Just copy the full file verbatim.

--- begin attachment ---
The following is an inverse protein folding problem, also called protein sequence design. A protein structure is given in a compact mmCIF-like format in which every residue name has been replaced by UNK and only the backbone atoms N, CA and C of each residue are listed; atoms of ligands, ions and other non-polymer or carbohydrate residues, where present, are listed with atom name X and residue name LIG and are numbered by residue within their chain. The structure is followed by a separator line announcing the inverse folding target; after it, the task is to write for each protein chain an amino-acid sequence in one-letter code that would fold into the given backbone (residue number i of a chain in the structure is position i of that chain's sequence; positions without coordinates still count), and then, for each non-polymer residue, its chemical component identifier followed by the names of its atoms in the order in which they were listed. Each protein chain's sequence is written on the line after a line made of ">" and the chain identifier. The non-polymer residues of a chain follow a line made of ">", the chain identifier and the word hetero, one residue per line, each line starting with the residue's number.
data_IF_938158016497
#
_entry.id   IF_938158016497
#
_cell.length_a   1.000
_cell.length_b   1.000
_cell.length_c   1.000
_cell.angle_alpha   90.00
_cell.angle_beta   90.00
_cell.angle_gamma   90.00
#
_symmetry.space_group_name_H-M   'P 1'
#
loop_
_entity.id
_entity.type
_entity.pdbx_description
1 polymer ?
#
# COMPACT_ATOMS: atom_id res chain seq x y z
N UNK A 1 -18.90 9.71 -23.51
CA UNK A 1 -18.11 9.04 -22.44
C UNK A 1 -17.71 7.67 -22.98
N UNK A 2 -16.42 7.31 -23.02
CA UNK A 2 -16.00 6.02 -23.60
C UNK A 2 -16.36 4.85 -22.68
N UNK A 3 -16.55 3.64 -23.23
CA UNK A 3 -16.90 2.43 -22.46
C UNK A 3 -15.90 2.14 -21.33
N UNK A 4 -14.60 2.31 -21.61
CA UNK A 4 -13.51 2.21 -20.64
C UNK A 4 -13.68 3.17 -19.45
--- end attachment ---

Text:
The following is an inverse protein folding problem, also called protein sequence design. A protein structure is given in a compact mmCIF-like format in which every residue name has been replaced by UNK and only the backbone atoms N, CA and C of each residue are listed; atoms of ligands, ions and other non-polymer or carbohydrate residues, where present, are listed with atom name X and residue name LIG and are numbered by residue within their chain. The structure is followed by a separator line announcing the inverse folding target; after it, the task is to write for each protein chain an amino-acid sequence in one-letter code that would fold into the given backbone (residue number i of a chain in the structure is position i of that chain's sequence; positions without coordinates still count), and then, for each non-polymer residue, its chemical component identifier followed by the names of its atoms in the order in which they were listed. Each protein chain's sequence is written on the line after a line made of ">" and the chain identifier. The non-polymer residues of a chain follow a line made of ">", the chain identifier and the word hetero, one residue per line, each line starting with the residue's number.
data_IF_938158016497
#
_entry.id   IF_938158016497
#
_cell.length_a   1.000
_cell.length_b   1.000
_cell.length_c   1.000
_cell.angle_alpha   90.00
_cell.angle_beta   90.00
_cell.angle_gamma   90.00
#
_symmetry.space_group_name_H-M   'P 1'
#
loop_
_entity.id
_entity.type
_entity.pdbx_description
1 polymer ?
#
# COMPACT_ATOMS: atom_id res chain seq x y z
N UNK A 1 -18.90 9.71 -23.51
CA UNK A 1 -18.11 9.04 -22.44
C UNK A 1 -17.71 7.67 -22.98
N UNK A 2 -16.42 7.31 -23.02
CA UNK A 2 -16.00 6.02 -23.60
C UNK A 2 -16.36 4.85 -22.68
N UNK A 3 -16.55 3.64 -23.23
CA UNK A 3 -16.90 2.43 -22.46
C UNK A 3 -15.90 2.14 -21.33
N UNK A 4 -14.60 2.31 -21.61
CA UNK A 4 -13.51 2.21 -20.64
C UNK A 4 -13.68 3.17 -19.45